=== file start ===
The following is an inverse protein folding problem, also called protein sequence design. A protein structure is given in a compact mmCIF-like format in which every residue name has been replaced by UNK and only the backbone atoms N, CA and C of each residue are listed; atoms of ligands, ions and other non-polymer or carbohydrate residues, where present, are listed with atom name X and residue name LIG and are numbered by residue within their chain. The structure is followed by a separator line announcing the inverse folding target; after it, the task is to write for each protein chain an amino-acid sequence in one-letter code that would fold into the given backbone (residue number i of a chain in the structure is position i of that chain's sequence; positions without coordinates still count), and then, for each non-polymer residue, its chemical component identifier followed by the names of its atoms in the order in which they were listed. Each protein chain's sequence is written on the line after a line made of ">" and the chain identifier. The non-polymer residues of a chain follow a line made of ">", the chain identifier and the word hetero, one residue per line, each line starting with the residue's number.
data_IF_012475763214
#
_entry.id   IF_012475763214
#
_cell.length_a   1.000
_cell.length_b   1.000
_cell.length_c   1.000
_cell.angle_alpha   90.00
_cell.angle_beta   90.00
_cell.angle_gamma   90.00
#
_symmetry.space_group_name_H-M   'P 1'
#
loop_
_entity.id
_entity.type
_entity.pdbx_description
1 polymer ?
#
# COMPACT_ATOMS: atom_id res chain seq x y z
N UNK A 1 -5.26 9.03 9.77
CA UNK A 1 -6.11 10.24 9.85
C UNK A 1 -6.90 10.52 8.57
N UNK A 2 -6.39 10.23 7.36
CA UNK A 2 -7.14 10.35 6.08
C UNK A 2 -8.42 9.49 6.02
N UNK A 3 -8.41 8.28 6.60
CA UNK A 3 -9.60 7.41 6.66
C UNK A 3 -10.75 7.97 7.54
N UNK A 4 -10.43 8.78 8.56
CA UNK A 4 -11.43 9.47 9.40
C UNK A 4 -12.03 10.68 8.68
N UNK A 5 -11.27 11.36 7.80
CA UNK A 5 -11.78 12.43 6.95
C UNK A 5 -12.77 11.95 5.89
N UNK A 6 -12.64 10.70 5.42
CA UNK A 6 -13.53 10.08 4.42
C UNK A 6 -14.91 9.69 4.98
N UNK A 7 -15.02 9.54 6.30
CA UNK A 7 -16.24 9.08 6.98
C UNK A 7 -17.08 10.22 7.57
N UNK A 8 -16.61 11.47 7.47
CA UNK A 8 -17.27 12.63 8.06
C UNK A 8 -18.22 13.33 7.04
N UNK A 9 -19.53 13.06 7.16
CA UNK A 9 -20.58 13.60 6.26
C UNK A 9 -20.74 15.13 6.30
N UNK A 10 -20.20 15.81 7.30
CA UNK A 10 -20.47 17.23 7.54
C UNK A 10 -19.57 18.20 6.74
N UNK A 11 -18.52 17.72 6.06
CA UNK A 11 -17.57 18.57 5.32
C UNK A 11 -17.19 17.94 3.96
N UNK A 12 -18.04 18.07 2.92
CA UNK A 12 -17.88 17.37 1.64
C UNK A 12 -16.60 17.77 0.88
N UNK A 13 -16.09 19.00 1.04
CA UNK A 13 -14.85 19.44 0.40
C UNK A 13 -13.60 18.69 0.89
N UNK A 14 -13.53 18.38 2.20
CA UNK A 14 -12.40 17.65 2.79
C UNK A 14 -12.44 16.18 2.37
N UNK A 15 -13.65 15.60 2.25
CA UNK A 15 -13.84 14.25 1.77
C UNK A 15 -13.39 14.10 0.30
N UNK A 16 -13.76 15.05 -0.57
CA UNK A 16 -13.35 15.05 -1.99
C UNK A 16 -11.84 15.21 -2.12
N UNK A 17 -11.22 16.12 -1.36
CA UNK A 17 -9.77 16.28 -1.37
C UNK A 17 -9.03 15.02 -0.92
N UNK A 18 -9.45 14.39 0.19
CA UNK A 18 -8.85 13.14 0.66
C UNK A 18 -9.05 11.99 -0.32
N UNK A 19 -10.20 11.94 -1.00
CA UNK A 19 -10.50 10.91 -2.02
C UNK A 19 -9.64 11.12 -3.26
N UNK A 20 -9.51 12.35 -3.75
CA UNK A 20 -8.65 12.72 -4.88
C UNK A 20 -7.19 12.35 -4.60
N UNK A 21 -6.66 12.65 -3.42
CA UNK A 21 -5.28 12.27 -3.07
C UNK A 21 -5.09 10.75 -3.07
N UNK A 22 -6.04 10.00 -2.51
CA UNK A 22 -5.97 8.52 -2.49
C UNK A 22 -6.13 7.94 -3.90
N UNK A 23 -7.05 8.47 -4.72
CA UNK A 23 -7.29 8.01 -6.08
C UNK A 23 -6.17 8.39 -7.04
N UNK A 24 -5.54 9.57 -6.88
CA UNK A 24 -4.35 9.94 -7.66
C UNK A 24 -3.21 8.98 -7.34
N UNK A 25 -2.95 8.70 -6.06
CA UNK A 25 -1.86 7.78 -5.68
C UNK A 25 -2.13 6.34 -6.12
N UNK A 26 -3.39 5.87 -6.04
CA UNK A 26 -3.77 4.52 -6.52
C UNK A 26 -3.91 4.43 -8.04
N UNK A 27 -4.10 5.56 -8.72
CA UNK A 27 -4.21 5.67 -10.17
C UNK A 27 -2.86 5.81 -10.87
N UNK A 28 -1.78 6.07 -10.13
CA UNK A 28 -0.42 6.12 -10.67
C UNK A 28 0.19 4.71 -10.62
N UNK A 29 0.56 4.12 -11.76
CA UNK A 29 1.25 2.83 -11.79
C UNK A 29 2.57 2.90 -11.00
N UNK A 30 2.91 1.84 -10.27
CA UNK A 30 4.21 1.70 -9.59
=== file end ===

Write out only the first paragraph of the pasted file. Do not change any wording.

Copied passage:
The following is an inverse protein folding problem, also called protein sequence design. A protein structure is given in a compact mmCIF-like format in which every residue name has been replaced by UNK and only the backbone atoms N, CA and C of each residue are listed; atoms of ligands, ions and other non-polymer or carbohydrate residues, where present, are listed with atom name X and residue name LIG and are numbered by residue within their chain. The structure is followed by a separator line announcing the inverse folding target; after it, the task is to write for each protein chain an amino-acid sequence in one-letter code that would fold into the given backbone (residue number i of a chain in the structure is position i of that chain's sequence; positions without coordinates still count), and then, for each non-polymer residue, its chemical component identifier followed by the names of its atoms in the order in which they were listed. Each protein chain's sequence is written on the line after a line made of ">" and the chain identifier. The non-polymer residues of a chain follow a line made of ">", the chain identifier and the word hetero, one residue per line, each line starting with the residue's number.